The previous manager had tolerated Andy’s behavior because he felt Andy was smart, quick and could be relied upon to complete his assignments. Darren, however, assessed that Andy was probably more capable than his record would indicate, and felt the team’s performance could benefit from getting Andy more engaged in the work. Unfortunately, Darren’s intense dislike of confrontation made it difficult for him to address the issues with Andy personally. Darren’s issues with confrontation aren’t unusual.

Many interpersonal problems stem simply from one’s inability to conduct difficult conversations. Often people are willing—even desperate—to face situations assertively, but they don’t know how. Consequently, they don’t say what they mean, misunderstandings occur and critical information goes unspoken until disclosure is forced out by inevitable disaster. This failure to confront negative behavior also damages group morale, drives out talent and lowers innovation and productivity.

The DESC Process

To address his aversion to confrontation, Darren prepared for the conversation with Andy by
Applying the “DESC” model (Describe, Express, Specify, Consequences). This four-step process helped Darren plan what he would say without becoming emotional, enabling him to practice saying it calmly and allowing for escalation if Andy were to respond negatively.

When first introduced to the DESC (pronounced “desk”) process, Darren was concerned that writing a “script” would make him sound stilted or insincere, but as he used suggestive key words (as detailed below) and he realized that being able to articulate his thoughts and feelings in advance of the conversation created a framework that helped him become effectively assertive.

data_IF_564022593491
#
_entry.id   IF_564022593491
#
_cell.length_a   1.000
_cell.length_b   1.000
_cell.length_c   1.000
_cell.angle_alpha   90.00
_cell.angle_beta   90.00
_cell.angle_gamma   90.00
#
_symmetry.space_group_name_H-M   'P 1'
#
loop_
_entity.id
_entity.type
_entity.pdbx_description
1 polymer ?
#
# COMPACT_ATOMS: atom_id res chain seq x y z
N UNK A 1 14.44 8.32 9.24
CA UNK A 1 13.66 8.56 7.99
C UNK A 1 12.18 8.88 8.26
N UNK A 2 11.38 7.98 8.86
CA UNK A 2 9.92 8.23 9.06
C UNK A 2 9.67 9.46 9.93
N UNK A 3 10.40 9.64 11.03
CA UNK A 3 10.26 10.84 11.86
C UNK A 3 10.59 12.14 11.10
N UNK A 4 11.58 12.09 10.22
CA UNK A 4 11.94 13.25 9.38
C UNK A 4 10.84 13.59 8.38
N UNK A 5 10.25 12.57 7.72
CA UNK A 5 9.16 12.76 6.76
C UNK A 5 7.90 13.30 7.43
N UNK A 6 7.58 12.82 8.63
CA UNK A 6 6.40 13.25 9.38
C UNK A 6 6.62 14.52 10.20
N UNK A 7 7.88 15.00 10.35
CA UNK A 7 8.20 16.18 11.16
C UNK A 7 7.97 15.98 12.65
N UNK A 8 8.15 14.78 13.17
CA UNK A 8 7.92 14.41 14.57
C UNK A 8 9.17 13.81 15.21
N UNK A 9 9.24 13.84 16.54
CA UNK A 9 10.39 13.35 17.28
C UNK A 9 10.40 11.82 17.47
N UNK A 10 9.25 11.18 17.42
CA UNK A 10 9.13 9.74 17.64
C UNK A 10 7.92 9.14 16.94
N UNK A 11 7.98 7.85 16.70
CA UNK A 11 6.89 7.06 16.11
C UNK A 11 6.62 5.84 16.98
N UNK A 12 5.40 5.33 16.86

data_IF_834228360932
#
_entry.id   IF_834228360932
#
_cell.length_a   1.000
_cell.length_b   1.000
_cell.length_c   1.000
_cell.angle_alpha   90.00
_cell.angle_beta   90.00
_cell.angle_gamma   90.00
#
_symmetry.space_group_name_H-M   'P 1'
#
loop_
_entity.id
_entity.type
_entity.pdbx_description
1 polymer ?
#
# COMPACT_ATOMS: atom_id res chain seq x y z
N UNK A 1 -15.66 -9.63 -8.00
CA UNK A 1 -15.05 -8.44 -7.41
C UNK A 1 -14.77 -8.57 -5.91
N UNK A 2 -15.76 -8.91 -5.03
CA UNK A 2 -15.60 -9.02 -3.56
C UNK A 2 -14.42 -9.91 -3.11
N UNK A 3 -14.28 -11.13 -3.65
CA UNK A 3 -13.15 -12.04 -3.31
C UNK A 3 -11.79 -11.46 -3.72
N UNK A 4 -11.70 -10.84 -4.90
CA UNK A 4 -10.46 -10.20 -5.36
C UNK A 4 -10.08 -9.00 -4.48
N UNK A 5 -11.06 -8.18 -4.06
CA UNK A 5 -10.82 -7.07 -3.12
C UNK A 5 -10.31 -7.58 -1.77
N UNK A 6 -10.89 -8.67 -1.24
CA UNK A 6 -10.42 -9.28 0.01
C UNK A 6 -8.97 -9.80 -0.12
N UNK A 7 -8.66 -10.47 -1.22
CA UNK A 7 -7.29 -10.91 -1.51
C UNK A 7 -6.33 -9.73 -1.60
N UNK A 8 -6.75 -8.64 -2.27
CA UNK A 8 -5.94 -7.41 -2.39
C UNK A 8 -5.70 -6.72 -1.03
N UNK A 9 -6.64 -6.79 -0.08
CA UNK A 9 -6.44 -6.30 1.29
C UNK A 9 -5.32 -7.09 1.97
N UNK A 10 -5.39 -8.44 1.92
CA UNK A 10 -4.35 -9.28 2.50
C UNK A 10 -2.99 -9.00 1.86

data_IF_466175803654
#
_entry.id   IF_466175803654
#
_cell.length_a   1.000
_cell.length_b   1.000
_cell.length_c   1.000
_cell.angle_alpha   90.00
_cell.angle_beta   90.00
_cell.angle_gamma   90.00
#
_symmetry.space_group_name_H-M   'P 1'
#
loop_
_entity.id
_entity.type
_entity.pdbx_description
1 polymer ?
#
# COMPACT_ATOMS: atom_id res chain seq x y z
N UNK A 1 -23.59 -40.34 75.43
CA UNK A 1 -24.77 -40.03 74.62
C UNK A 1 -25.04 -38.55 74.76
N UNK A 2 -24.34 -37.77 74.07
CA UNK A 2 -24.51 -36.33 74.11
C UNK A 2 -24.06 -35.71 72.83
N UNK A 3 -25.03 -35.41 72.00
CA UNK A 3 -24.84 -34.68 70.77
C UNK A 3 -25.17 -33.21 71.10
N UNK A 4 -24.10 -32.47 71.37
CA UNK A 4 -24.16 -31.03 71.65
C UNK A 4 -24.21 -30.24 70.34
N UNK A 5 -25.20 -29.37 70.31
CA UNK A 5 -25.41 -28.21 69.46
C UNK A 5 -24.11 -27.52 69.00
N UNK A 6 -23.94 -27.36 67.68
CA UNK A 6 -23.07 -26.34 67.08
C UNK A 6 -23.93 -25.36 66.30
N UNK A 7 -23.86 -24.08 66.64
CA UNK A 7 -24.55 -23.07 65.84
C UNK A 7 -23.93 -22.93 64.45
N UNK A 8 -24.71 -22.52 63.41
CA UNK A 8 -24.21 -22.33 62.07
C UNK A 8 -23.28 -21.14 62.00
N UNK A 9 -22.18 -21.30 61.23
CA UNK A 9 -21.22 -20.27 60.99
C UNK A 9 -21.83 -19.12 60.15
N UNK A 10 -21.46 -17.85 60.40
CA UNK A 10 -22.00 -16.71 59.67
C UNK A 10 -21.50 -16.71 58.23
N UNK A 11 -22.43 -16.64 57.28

The Four Steps of DESC Scripting

Step 1: Describe (Key Word: “When”)

The first step in creating a DESC script is describing the problematic behavior while avoiding judgmental or opinionated statements that could make the other person defensive. Begin the “Describe” phase with “When” and state a single behavior in as few words as possible. As Darren discovered, creating a factual statement isn’t easy. His first attempt—“Your hostility and negativity are demoralizing!”—would only trigger an emotional response. Instead, Darren rephrased: “When you’re not engaged…”

Step 2: Express (Key Words: “I feel”)

When stating how you feel about a situation, avoid “you make me feel” statements in favor of “I feel.” Being effectively assertive means you can choose your reactions, even if others are being unreasonable. The goal is to keep the conversation factual and calm by describing feelings rather than acting them out. Be specific: “I’m angry, I’m worried, I’m annoyed.” Darren had to examine his motivation for confronting Andy and reframe his negative emotions into a positive statement: “I feel disappointed because I believe you’re capable of doing more, if you